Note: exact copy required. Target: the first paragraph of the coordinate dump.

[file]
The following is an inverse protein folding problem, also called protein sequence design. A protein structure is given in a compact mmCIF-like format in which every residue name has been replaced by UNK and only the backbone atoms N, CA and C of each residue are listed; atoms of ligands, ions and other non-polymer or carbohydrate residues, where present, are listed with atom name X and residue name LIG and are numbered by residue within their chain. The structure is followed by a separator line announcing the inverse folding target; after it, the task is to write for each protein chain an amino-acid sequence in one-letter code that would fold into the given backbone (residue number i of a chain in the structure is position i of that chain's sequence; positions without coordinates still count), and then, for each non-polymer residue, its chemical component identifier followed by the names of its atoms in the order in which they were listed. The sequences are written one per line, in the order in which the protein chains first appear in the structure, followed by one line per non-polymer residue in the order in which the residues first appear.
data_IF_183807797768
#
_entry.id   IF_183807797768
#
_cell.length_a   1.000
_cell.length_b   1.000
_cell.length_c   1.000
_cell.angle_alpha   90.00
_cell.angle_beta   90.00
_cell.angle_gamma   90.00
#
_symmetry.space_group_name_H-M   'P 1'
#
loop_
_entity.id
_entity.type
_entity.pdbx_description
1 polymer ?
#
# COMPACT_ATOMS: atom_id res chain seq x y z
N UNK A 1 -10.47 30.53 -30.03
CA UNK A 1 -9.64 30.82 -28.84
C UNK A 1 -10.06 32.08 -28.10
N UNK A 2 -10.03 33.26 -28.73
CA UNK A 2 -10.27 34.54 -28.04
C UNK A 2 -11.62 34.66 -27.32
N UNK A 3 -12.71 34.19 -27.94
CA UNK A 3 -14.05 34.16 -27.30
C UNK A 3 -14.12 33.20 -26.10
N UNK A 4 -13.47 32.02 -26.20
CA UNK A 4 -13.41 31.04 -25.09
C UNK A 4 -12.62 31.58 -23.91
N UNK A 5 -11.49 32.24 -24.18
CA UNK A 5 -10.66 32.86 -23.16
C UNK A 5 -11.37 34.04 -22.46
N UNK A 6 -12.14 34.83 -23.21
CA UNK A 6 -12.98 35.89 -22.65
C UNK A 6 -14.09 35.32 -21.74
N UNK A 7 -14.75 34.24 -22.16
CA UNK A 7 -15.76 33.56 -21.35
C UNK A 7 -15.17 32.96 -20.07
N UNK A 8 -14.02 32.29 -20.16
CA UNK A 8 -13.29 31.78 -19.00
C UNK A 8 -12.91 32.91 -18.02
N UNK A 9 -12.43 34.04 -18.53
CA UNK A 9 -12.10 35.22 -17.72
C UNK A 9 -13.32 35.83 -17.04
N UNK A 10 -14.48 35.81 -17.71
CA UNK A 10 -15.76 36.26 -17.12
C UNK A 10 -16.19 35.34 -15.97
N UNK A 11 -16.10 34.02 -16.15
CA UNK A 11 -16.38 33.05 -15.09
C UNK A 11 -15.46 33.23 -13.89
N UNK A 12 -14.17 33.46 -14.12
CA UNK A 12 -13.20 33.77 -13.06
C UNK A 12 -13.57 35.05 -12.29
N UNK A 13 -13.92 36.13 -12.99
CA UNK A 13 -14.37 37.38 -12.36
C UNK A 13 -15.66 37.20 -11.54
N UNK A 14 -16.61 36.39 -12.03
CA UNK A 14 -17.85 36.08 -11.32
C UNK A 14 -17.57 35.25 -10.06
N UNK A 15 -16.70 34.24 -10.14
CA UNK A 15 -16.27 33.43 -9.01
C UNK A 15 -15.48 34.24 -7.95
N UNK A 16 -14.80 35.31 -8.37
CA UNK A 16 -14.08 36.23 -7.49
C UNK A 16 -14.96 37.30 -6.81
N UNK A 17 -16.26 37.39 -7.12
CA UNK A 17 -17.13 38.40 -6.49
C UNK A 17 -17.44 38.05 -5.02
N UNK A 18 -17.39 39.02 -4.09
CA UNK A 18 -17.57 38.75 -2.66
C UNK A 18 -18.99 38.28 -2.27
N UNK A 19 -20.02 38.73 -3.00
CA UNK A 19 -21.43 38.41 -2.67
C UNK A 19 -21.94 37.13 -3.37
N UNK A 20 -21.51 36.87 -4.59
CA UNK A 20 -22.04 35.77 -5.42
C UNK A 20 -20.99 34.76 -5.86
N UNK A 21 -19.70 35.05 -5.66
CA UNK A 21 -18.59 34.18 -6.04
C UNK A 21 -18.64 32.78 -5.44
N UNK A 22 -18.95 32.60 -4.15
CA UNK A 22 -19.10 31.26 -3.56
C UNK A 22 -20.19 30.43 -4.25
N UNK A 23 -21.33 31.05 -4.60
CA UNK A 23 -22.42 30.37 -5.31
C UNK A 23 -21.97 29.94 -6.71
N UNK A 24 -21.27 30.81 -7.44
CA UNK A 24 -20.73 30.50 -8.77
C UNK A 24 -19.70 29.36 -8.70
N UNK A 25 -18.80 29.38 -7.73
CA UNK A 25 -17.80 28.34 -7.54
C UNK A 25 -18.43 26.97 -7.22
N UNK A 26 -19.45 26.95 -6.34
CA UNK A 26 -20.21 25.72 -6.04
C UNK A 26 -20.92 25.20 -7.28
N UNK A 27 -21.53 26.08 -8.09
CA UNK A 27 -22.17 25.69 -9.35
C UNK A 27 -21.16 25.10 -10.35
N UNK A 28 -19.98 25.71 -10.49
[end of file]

The following is an inverse protein folding problem, also called protein sequence design. A protein structure is given in a compact mmCIF-like format in which every residue name has been replaced by UNK and only the backbone atoms N, CA and C of each residue are listed; atoms of ligands, ions and other non-polymer or carbohydrate residues, where present, are listed with atom name X and residue name LIG and are numbered by residue within their chain. The structure is followed by a separator line announcing the inverse folding target; after it, the task is to write for each protein chain an amino-acid sequence in one-letter code that would fold into the given backbone (residue number i of a chain in the structure is position i of that chain's sequence; positions without coordinates still count), and then, for each non-polymer residue, its chemical component identifier followed by the names of its atoms in the order in which they were listed. The sequences are written one per line, in the order in which the protein chains first appear in the structure, followed by one line per non-polymer residue in the order in which the residues first appear.